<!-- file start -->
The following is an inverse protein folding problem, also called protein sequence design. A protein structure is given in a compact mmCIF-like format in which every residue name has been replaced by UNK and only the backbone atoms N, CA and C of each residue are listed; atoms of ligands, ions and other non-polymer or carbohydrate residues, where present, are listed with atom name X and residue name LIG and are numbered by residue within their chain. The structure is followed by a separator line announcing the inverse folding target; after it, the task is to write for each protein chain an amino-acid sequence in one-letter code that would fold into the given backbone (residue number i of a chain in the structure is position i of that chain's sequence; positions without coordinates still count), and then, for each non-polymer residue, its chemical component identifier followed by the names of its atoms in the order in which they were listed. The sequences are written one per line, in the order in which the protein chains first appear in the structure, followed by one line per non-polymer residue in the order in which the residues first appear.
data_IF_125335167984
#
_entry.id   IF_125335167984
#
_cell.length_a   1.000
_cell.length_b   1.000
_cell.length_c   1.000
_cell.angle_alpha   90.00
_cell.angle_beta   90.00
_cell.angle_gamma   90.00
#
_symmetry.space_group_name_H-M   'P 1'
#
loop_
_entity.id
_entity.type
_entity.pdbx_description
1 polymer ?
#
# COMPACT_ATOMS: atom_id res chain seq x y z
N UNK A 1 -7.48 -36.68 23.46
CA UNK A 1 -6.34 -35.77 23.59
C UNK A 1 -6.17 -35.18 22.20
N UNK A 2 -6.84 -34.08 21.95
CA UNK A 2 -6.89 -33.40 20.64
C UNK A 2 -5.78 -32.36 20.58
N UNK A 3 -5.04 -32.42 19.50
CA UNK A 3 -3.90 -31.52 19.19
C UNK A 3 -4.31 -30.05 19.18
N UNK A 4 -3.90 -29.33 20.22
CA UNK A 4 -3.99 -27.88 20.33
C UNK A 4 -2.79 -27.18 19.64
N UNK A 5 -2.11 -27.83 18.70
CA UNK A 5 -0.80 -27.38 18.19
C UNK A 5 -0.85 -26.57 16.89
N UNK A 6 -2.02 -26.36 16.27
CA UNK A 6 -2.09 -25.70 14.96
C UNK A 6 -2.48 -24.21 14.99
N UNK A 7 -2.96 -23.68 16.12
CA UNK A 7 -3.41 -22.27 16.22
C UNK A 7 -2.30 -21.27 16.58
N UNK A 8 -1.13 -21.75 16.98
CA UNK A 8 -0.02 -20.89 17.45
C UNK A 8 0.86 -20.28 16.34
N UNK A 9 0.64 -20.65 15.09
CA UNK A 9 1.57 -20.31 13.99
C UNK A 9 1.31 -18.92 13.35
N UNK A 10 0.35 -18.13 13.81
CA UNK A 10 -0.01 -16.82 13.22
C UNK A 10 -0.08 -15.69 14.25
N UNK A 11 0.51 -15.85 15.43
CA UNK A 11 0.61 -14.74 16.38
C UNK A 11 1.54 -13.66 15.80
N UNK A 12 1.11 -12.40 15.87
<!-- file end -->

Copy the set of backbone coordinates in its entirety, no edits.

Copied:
The following is an inverse protein folding problem, also called protein sequence design. A protein structure is given in a compact mmCIF-like format in which every residue name has been replaced by UNK and only the backbone atoms N, CA and C of each residue are listed; atoms of ligands, ions and other non-polymer or carbohydrate residues, where present, are listed with atom name X and residue name LIG and are numbered by residue within their chain. The structure is followed by a separator line announcing the inverse folding target; after it, the task is to write for each protein chain an amino-acid sequence in one-letter code that would fold into the given backbone (residue number i of a chain in the structure is position i of that chain's sequence; positions without coordinates still count), and then, for each non-polymer residue, its chemical component identifier followed by the names of its atoms in the order in which they were listed. The sequences are written one per line, in the order in which the protein chains first appear in the structure, followed by one line per non-polymer residue in the order in which the residues first appear.
data_IF_125335167984
#
_entry.id   IF_125335167984
#
_cell.length_a   1.000
_cell.length_b   1.000
_cell.length_c   1.000
_cell.angle_alpha   90.00
_cell.angle_beta   90.00
_cell.angle_gamma   90.00
#
_symmetry.space_group_name_H-M   'P 1'
#
loop_
_entity.id
_entity.type
_entity.pdbx_description
1 polymer ?
#
# COMPACT_ATOMS: atom_id res chain seq x y z
N UNK A 1 -7.48 -36.68 23.46
CA UNK A 1 -6.34 -35.77 23.59
C UNK A 1 -6.17 -35.18 22.20
N UNK A 2 -6.84 -34.08 21.95
CA UNK A 2 -6.89 -33.40 20.64
C UNK A 2 -5.78 -32.36 20.58
N UNK A 3 -5.04 -32.42 19.50
CA UNK A 3 -3.90 -31.52 19.19
C UNK A 3 -4.31 -30.05 19.18
N UNK A 4 -3.90 -29.33 20.22
CA UNK A 4 -3.99 -27.88 20.33
C UNK A 4 -2.79 -27.18 19.64
N UNK A 5 -2.11 -27.83 18.70
CA UNK A 5 -0.80 -27.38 18.19
C UNK A 5 -0.85 -26.57 16.89
N UNK A 6 -2.02 -26.36 16.27
CA UNK A 6 -2.09 -25.70 14.96
C UNK A 6 -2.48 -24.21 14.99
N UNK A 7 -2.96 -23.68 16.12
CA UNK A 7 -3.41 -22.27 16.22
C UNK A 7 -2.30 -21.27 16.58
N UNK A 8 -1.13 -21.75 16.98
CA UNK A 8 -0.02 -20.89 17.45
C UNK A 8 0.86 -20.28 16.34
N UNK A 9 0.64 -20.65 15.09
CA UNK A 9 1.57 -20.31 13.99
C UNK A 9 1.31 -18.92 13.35
N UNK A 10 0.35 -18.13 13.81
CA UNK A 10 -0.01 -16.82 13.22
C UNK A 10 -0.08 -15.69 14.25
N UNK A 11 0.51 -15.85 15.43
CA UNK A 11 0.61 -14.74 16.38
C UNK A 11 1.54 -13.66 15.80
N UNK A 12 1.11 -12.40 15.87